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Risk assessment: comet assay and Pig-a mutation assay used together

The in vivo Pig-a Gene Mutation Assay detects mutations at the Pig-a gene that cause failure of “GPI anchors”. Without these anchors, specific markers on the exterior of cells will not be present. This assay measures the frequency of cells without these surface markers, also known as “Pig-a mutant cells”.  Litron Laboratories produce MutaFlow kits which use flow cytometry to measure the frequency of Pig-a mutant red blood cells.  For more information about the Pig-a mutation test, please visit www.litronlabs.com

The OECD has recently released a test guideline for the in vivo comet assay and, prior to this release, researchers were interested in the performance of a combined comet assay/Pig-a gene mutation study.  The authors were evaluating the potential of the combined comet assay /Pig-a gene mutation study and it is possible that this could be a standard combination of regulatory tests in the future.

The study was conducted with genotoxicant benzo[a]pyrene (BaP) at an exposure level known to induce germ cell mutation.

During this investigation, the scientists aimed to better understand:

(i) the strengths and weaknesses of the two methods applied in blood and their potential to predict germ cell mutagenicity, and

(ii) the involvement of reactive oxygen species (ROS) following in vivo BaP-exposure.

To explore the involvement of ROS on BaP genotoxicity, the investiagtors utilised a model deficient in a DNA glycosylas which was treated for three consecutive days with 50 mg BaP/kg/day. DNA damage in nucleated blood cells was measured four hours after the last treatment with the comet assay, with and without formamidopyrimidine DNA glycosylase (Fpg).  A Comet Assay IV, from Perceptive Instruments, system was used to analyse the results. Pig-a mutant phenotype blood erythrocytes were analysed two and four weeks after treatment.

It was reported that BaP-induced DNA lesions were not significantly increased in either version of the comet assay. The phenotypic mutation frequencies for immature and mature erythrocytes were significantly increased after two weeks. The scientist concluded that these effects were not affected by model genotype, suggesting oxidative damage may have a minor role in BaP genotoxicity, at least in the acute exposure situation studied here.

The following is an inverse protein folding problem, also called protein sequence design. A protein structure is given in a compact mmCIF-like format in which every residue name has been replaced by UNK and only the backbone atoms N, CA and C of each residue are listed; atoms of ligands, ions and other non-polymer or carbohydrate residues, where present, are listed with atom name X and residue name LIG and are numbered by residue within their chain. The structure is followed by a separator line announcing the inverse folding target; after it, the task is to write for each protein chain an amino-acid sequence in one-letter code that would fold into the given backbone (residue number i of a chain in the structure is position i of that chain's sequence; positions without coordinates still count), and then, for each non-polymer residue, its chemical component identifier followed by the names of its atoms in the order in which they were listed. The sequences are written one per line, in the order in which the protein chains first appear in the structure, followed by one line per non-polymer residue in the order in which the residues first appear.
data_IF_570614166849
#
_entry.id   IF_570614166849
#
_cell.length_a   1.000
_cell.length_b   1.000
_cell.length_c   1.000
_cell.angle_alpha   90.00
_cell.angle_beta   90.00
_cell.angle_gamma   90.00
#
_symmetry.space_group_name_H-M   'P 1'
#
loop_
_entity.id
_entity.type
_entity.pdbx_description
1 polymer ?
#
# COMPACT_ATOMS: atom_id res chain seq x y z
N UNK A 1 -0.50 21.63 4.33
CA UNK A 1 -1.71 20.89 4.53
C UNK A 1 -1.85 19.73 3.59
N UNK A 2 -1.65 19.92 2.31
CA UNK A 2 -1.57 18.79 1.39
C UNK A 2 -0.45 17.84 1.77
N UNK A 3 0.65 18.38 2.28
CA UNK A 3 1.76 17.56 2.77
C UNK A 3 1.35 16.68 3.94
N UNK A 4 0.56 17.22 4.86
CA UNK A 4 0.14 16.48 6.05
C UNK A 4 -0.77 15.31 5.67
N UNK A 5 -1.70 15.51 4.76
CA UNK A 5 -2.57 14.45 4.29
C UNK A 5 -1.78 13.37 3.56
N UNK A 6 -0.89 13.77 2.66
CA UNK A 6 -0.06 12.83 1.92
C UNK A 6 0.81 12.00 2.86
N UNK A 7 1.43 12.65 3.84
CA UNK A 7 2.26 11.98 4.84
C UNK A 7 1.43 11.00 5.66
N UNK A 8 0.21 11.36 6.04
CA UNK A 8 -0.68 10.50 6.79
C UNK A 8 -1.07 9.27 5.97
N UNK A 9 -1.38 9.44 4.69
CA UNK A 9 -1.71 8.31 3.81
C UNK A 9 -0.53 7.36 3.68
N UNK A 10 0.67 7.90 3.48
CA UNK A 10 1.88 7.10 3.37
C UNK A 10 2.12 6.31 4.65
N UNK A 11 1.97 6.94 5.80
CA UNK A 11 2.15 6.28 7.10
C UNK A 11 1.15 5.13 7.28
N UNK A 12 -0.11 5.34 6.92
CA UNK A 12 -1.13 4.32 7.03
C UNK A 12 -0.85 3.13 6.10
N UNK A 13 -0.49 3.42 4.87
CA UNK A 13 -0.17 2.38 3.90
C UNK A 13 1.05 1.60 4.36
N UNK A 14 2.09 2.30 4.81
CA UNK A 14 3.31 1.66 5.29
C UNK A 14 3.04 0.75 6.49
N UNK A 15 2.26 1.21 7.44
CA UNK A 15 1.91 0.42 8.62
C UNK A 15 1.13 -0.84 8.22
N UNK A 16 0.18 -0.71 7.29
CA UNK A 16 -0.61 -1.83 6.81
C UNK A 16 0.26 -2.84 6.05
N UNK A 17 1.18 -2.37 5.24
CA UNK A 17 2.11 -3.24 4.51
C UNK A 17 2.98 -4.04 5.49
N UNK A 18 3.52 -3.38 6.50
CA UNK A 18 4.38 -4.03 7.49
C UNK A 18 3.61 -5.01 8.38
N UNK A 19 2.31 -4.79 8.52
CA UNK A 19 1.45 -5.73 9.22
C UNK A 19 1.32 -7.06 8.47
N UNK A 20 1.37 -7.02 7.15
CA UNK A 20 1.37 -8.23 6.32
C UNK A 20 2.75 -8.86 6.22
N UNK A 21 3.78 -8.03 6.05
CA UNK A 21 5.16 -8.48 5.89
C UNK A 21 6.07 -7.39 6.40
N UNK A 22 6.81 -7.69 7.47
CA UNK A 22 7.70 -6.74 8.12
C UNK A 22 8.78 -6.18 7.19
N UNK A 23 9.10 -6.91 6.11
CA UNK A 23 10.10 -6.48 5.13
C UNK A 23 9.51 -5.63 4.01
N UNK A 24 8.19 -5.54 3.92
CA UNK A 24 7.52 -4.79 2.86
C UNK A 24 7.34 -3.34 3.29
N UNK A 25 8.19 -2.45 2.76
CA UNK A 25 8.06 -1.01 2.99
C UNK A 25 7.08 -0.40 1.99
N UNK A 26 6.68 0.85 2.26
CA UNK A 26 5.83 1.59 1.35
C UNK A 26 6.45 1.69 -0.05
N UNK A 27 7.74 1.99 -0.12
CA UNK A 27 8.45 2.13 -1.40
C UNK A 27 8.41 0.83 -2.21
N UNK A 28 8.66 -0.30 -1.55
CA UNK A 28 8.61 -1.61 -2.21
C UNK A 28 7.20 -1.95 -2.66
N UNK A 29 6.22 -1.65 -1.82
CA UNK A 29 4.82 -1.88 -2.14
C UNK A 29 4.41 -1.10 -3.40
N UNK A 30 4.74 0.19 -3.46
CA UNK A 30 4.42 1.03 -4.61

Following the investigation, the researchers concluded that “While both assays are promising tools for risk assessment, these results highlight the necessity of understanding the limitations regarding each assay's ability to detect chemicals’ genotoxic potential.”

If you would like more information on the Pig-a mutation assay, please contact Litron Laboratories.

If you would like more information on Comet Assay IV, please contact Perceptive Instruments. 

And, please read the full publication here:

Single cell gel electrophoresis (SCGE) and Pig-a mutation assay in vivo-tools for genotoxicity testing from a regulatory perspective: A study of benzo[a]pyrene in Ogg1−/− mice.Anne Graupner, Christine Instanes,   Stephen D. Dertinger,  Jill Mari Andersen, Birgitte Lindeman, Tonje Danielsen Rongved,Gunnar Brunborg,    Ann-Karin Olsen, Mutation Research/Genetic Toxicology and Environmental Mutagenesis. Volume 772, 15 September 2014, Pages 34–41.